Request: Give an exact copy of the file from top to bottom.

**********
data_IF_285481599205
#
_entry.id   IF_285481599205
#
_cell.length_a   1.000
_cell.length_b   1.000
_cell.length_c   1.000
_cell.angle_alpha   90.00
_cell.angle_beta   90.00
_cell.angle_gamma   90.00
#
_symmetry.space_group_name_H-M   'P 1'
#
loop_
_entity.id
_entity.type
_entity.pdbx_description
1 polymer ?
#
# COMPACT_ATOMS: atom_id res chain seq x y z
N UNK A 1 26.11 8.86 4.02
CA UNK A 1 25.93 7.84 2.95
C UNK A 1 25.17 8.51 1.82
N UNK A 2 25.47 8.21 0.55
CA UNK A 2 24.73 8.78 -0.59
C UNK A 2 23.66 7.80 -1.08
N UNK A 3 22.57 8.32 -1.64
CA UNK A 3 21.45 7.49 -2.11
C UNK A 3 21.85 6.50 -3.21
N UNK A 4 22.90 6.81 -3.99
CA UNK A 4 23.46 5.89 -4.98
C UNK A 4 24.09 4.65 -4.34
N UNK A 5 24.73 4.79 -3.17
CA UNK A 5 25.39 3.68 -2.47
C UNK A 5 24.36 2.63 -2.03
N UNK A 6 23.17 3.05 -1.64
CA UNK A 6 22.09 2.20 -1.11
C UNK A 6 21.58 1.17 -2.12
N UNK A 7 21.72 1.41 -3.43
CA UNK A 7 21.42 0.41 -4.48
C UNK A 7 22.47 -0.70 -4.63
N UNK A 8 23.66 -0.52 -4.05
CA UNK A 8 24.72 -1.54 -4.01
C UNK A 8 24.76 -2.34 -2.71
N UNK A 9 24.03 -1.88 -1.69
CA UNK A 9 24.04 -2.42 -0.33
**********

data_IF_285481599205
#
_entry.id   IF_285481599205
#
_cell.length_a   1.000
_cell.length_b   1.000
_cell.length_c   1.000
_cell.angle_alpha   90.00
_cell.angle_beta   90.00
_cell.angle_gamma   90.00
#
_symmetry.space_group_name_H-M   'P 1'
#
loop_
_entity.id
_entity.type
_entity.pdbx_description
1 polymer ?
#
# COMPACT_ATOMS: atom_id res chain seq x y z
N UNK A 1 26.11 8.86 4.02
CA UNK A 1 25.93 7.84 2.95
C UNK A 1 25.17 8.51 1.82
N UNK A 2 25.47 8.21 0.55
CA UNK A 2 24.73 8.78 -0.59
C UNK A 2 23.66 7.80 -1.08
N UNK A 3 22.57 8.32 -1.64
CA UNK A 3 21.45 7.49 -2.11
C UNK A 3 21.85 6.50 -3.21
N UNK A 4 22.90 6.81 -3.99
CA UNK A 4 23.46 5.89 -4.98
C UNK A 4 24.09 4.65 -4.34
N UNK A 5 24.73 4.79 -3.17
CA UNK A 5 25.39 3.68 -2.47
C UNK A 5 24.36 2.63 -2.03
N UNK A 6 23.17 3.05 -1.64
CA UNK A 6 22.09 2.20 -1.11
C UNK A 6 21.58 1.17 -2.12
N UNK A 7 21.72 1.41 -3.43
CA UNK A 7 21.42 0.41 -4.48
C UNK A 7 22.47 -0.70 -4.63
N UNK A 8 23.66 -0.52 -4.05
CA UNK A 8 24.72 -1.54 -4.01
C UNK A 8 24.76 -2.34 -2.71
N UNK A 9 24.03 -1.88 -1.69
CA UNK A 9 24.04 -2.42 -0.33